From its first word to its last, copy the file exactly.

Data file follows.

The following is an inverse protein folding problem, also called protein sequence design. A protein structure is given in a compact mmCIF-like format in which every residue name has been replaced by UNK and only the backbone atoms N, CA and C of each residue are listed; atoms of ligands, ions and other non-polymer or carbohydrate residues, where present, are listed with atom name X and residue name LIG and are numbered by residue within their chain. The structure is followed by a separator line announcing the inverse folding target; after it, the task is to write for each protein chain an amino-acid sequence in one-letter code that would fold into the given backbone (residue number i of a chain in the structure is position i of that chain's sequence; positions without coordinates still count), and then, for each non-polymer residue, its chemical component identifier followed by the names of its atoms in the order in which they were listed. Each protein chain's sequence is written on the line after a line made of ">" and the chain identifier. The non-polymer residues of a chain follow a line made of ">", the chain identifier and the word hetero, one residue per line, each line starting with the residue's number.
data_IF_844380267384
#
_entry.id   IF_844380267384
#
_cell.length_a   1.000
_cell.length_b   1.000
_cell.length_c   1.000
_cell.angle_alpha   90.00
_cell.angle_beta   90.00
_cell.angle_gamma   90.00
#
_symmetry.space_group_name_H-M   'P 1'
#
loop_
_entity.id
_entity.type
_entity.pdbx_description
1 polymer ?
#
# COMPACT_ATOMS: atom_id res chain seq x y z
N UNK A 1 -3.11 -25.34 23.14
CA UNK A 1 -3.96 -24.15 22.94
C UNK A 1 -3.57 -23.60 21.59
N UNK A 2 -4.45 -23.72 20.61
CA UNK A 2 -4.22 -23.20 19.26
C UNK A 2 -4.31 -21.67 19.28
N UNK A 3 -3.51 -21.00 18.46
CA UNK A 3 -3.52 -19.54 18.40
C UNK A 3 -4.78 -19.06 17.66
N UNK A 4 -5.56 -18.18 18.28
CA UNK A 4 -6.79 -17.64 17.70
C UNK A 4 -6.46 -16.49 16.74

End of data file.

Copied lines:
The following is an inverse protein folding problem, also called protein sequence design. A protein structure is given in a compact mmCIF-like format in which every residue name has been replaced by UNK and only the backbone atoms N, CA and C of each residue are listed; atoms of ligands, ions and other non-polymer or carbohydrate residues, where present, are listed with atom name X and residue name LIG and are numbered by residue within their chain. The structure is followed by a separator line announcing the inverse folding target; after it, the task is to write for each protein chain an amino-acid sequence in one-letter code that would fold into the given backbone (residue number i of a chain in the structure is position i of that chain's sequence; positions without coordinates still count), and then, for each non-polymer residue, its chemical component identifier followed by the names of its atoms in the order in which they were listed. Each protein chain's sequence is written on the line after a line made of ">" and the chain identifier. The non-polymer residues of a chain follow a line made of ">", the chain identifier and the word hetero, one residue per line, each line starting with the residue's number.
data_IF_844380267384
#
_entry.id   IF_844380267384
#
_cell.length_a   1.000
_cell.length_b   1.000
_cell.length_c   1.000
_cell.angle_alpha   90.00
_cell.angle_beta   90.00
_cell.angle_gamma   90.00
#
_symmetry.space_group_name_H-M   'P 1'
#
loop_
_entity.id
_entity.type
_entity.pdbx_description
1 polymer ?
#
# COMPACT_ATOMS: atom_id res chain seq x y z
N UNK A 1 -3.11 -25.34 23.14
CA UNK A 1 -3.96 -24.15 22.94
C UNK A 1 -3.57 -23.60 21.59
N UNK A 2 -4.45 -23.72 20.61
CA UNK A 2 -4.22 -23.20 19.26
C UNK A 2 -4.31 -21.67 19.28
N UNK A 3 -3.51 -21.00 18.46
CA UNK A 3 -3.52 -19.54 18.40
C UNK A 3 -4.78 -19.06 17.66
N UNK A 4 -5.56 -18.18 18.28
CA UNK A 4 -6.79 -17.64 17.70
C UNK A 4 -6.46 -16.49 16.74